Community groups have raised concerns about plastic debris from damaged swimming enclosures at Wilson Beach and Dingo Beach. Picture: Supplied
Community groups have raised concerns about plastic debris from damaged swimming enclosures at Wilson Beach and Dingo Beach. Picture: Supplied

Debris from disintegrating enclosures ‘completely ignored’

ENVIRONMENTAL groups are calling on Whitsunday Regional Council to take action on damaged swimming enclosures, saying the disintegrated structures are taking a toll on the reef.

The Dingo Beach and Wilson Beach swimming enclosures were damaged in Cyclone Debbie and have sat in disrepair since.

Concerned Wilson Beach resident Brett Tait said the nets were falling apart, causing debris to drift into the ocean.

He argued the damaged netting was impacting turtles and birdlife as well as boat owners, saying some pieces of debris measured more than two and a half metres long.

"The excuses are pretty weak to not actually do something to remove that real risk to the marine environment," he said.

"Everyone we've spoken to at Dingo Beach and at Wilson Beach are quite happy to see something done eventually after nearly three and a half years.

"Everyone's a little bit sick and tired of it."

The enclosure at Wilson Beach was damaged during Cyclone Debbie and has sat unrepaired since. Picture: Supplied
The enclosure at Wilson Beach was damaged during Cyclone Debbie and has sat unrepaired since. Picture: Supplied

Mr Tait said he contacted the council about the issue, but little action had been taken to stop marine debris coming off the damaged enclosures.

Tangaroa Blue Foundation CEO Heidi Tait also raised concerns about the nets, saying it was important for the community to do everything they could to reduce marine debris.

"The Wilson Beach and Dingo Beach swimming enclosures are both a source of plastic pollution that impacts the Great Barrier Reef," she said.

"It disappointing that the Whitsunday council, although it is a Reef Guardian Council, chooses not to acknowledge the impacts of plastic on the reef or prevent further loss from these damaged council assets."

Whitsunday Regional Council natural resource management and climate coordinator Scott Hardy said officers were aware of the issue and had been monitoring both sites.

This year's council budget includes $350,000 for the renewal of the Wilson Beach enclosure.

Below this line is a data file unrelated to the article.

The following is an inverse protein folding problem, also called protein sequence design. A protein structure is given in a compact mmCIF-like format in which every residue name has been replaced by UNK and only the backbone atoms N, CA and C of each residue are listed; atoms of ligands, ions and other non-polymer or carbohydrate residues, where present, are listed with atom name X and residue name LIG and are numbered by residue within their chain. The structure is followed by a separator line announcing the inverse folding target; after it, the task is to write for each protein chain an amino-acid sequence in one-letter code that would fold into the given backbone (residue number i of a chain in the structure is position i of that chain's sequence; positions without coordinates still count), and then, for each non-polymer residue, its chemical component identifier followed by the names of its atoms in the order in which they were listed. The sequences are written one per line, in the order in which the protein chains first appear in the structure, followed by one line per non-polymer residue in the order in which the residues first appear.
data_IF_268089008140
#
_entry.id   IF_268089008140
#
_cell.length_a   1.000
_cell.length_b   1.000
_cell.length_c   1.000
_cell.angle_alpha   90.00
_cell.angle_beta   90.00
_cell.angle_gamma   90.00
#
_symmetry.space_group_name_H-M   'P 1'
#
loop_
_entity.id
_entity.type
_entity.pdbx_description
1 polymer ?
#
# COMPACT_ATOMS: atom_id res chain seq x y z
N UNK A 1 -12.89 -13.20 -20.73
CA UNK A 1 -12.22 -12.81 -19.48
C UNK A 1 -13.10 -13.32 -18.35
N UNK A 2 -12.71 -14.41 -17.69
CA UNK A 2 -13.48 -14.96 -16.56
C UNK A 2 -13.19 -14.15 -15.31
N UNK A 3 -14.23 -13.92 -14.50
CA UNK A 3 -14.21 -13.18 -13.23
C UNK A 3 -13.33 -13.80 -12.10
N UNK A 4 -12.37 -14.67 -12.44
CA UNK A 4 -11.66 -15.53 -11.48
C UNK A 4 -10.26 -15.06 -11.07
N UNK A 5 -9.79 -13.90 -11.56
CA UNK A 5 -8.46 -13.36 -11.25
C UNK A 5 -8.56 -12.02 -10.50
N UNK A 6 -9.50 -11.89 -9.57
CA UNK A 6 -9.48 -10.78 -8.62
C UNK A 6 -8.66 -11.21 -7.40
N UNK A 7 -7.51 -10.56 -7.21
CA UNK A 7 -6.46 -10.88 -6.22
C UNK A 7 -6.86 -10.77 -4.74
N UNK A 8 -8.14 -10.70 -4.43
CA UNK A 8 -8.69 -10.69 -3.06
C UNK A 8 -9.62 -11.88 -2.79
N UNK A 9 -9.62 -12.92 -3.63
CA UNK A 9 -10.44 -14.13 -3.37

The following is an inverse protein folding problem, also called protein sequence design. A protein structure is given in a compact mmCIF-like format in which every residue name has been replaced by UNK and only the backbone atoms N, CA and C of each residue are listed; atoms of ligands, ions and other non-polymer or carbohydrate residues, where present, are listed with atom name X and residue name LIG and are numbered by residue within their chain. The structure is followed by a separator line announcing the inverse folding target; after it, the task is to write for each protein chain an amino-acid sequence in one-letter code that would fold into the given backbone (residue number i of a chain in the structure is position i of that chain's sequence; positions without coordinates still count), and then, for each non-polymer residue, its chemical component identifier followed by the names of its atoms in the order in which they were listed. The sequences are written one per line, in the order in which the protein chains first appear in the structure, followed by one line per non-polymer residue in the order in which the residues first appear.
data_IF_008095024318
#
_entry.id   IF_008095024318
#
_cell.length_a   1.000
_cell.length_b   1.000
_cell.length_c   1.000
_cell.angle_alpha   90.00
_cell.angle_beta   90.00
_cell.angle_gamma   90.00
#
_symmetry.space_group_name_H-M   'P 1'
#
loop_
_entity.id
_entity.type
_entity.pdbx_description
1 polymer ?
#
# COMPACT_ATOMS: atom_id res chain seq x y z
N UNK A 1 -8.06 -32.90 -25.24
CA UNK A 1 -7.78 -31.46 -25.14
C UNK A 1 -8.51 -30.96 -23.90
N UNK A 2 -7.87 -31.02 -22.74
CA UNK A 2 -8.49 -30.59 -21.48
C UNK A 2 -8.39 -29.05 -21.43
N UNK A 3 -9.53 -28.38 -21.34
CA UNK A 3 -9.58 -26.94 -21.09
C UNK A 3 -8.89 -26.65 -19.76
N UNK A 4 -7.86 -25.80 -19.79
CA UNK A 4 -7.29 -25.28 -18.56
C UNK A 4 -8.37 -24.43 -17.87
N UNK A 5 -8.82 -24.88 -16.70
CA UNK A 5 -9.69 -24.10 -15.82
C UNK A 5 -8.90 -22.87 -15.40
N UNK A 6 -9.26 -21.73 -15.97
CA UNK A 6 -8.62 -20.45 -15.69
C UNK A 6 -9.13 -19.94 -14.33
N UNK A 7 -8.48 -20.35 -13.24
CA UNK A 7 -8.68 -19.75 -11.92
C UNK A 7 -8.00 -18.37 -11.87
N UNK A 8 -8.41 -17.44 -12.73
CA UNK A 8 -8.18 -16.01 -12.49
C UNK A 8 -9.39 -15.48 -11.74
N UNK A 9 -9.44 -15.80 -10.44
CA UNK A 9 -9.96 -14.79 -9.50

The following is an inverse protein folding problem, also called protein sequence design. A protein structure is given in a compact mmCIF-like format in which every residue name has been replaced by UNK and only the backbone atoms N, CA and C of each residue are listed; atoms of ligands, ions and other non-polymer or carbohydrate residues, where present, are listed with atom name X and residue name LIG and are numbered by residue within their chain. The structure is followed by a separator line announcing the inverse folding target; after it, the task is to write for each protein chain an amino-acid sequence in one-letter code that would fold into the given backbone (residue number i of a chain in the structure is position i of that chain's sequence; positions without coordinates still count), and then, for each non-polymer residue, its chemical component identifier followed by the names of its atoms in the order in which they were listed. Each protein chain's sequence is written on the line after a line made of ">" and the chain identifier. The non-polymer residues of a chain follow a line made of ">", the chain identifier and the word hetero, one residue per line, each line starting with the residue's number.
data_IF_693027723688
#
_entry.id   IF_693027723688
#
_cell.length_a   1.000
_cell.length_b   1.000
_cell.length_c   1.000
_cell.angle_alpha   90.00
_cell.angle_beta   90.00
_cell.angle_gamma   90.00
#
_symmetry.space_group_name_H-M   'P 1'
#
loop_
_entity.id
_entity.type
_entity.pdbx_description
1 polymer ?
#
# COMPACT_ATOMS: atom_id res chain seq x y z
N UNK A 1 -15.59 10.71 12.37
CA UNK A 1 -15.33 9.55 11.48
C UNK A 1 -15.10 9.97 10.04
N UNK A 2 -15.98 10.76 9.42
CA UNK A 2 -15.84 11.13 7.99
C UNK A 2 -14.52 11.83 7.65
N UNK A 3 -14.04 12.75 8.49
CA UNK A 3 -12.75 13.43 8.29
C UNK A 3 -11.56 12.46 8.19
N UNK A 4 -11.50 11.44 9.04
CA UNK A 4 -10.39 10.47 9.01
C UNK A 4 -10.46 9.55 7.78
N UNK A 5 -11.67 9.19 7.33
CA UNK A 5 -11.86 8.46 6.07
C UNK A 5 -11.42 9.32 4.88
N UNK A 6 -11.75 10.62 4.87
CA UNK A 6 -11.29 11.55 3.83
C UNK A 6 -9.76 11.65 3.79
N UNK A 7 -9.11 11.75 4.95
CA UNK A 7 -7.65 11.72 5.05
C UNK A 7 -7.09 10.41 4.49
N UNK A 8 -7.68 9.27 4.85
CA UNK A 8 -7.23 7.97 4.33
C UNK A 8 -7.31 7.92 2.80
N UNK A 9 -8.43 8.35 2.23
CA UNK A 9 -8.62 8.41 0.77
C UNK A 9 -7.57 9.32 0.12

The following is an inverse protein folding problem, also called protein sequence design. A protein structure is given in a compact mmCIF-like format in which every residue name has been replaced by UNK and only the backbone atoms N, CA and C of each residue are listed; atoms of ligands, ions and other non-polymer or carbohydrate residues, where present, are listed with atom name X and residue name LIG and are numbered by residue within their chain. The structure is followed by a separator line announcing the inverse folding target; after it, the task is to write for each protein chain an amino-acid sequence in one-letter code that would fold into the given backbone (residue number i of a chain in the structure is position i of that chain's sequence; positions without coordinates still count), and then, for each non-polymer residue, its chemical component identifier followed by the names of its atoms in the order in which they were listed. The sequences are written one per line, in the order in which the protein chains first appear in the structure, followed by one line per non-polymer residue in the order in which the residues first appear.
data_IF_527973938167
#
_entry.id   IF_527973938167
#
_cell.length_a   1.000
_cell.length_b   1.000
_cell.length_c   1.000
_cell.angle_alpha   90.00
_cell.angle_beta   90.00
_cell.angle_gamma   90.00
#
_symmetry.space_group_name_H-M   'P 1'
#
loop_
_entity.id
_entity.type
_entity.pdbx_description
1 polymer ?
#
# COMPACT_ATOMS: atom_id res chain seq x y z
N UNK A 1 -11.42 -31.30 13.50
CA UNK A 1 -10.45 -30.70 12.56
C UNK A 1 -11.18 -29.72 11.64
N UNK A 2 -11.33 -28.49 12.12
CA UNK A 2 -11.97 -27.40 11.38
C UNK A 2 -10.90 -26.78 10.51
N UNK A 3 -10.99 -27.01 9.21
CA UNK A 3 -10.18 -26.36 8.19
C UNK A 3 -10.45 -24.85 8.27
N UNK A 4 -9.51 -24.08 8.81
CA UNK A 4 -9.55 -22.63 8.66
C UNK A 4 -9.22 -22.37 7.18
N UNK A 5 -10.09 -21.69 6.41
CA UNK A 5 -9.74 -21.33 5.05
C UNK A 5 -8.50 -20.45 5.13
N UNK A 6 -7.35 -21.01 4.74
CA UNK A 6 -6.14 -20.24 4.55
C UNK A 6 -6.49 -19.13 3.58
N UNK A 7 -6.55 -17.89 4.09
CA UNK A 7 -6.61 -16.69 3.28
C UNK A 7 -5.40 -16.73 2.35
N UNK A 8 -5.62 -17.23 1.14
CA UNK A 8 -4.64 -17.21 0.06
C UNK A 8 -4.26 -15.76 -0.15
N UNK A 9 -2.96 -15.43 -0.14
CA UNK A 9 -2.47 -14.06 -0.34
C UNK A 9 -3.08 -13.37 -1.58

Tangaroa Blue CEO Heidi Tait with waste collected off Mackay Harbour beach including labels from foreign-owned water bottles and industrial tags. Ms Tait urged the council to take action on the nets at Wilson and Dingo Beach. Picture: Heidi Petith
Tangaroa Blue CEO Heidi Tait with waste collected off Mackay Harbour beach including labels from foreign-owned water bottles and industrial tags. Ms Tait urged the council to take action on the nets at Wilson and Dingo Beach. Picture: Heidi Petith

Mr Hardy said before the enclosures were fixed, the council had to get approvals from the state government before going out to tender.

He said some of the oyster mesh on the Wilson Beach enclosure had been removed this week and officers would continue to keep an eye on the structures.

"We've been monitoring it for a number of months," he said.

"It looks like quite recently the condition of the oyster mesh has declined, maybe it's spring tides or something that have impacted it.

"We do care about the environment and we don't want to see any environmental impacts … it's just that we need to follow processes to make sure that jobs are done right in accordance with permits."

While Mr Hardy said he was aware of the community's concerns, the council did not have any plans to fully remove the oyster mesh.

"We don't see the oyster mesh as impacting the reef," he said.

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"We are monitoring the condition of the oyster mesh and we realise the condition of the swimming enclosures at the moment isn't usable so we realise that we need to do work to fix it."

However, Mr Tait argued with cyclone season on the way, action needed to be taken now.

"Whitsunday (council) is a Reef Guardian Council that has chosen to ignore the issue," he said.

"The amount of plastic that has been lost is quite incredible and if that was in Airlie Beach, it would be acted on very quickly and it would be removed from public view.

"We're coming into another cyclone season, it hasn't been addressed again and if a cyclone comes through again this year we're going to see all of that structure completely removed and that plastic is going to be back on the reef," he said.

"In this particular case it's just completely ignored."


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